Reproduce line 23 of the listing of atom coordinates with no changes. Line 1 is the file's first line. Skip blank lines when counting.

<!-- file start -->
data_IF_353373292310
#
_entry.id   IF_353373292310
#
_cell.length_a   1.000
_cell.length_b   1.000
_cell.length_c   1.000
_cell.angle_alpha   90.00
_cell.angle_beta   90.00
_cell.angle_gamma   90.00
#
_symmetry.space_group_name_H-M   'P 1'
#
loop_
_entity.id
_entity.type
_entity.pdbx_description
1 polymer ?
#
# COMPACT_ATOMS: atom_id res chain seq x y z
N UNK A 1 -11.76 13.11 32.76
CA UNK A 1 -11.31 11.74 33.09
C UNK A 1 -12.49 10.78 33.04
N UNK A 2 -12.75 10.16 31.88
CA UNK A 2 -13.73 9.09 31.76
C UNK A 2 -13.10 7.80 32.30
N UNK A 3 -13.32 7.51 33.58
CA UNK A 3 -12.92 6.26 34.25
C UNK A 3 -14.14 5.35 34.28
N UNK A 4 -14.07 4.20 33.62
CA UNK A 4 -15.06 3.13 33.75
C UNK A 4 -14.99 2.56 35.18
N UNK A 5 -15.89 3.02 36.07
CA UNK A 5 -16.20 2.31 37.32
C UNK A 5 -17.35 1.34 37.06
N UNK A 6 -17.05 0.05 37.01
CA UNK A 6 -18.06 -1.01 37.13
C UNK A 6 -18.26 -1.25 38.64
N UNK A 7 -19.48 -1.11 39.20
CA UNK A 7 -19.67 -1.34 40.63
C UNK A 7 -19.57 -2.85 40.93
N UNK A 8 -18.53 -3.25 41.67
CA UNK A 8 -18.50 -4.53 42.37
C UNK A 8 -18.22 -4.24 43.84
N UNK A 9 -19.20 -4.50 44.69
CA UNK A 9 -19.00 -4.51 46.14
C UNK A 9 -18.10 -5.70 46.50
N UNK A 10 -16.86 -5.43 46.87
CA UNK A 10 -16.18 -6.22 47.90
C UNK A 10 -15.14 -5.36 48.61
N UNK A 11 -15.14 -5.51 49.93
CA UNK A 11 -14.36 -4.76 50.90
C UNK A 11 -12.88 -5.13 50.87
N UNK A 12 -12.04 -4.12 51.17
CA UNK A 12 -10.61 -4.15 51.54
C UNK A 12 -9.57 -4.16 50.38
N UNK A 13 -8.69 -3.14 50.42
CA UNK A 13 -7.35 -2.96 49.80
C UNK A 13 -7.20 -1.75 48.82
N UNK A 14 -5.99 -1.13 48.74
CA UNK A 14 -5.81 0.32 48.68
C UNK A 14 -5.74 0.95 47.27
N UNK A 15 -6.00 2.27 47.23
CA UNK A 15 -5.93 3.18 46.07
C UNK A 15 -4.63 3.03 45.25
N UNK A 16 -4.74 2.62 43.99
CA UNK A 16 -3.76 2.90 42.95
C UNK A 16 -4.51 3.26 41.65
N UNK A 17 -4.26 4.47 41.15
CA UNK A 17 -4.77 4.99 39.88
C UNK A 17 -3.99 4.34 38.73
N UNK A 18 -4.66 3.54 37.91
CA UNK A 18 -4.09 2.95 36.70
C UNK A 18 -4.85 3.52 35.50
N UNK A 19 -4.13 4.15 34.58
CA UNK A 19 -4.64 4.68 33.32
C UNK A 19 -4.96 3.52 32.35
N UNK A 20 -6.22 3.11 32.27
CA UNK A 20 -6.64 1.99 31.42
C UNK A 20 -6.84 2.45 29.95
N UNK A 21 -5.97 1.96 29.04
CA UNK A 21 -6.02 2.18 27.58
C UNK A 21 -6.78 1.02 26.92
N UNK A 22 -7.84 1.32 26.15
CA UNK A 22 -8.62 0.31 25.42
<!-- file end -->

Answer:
C UNK A 1 -12.49 10.78 33.04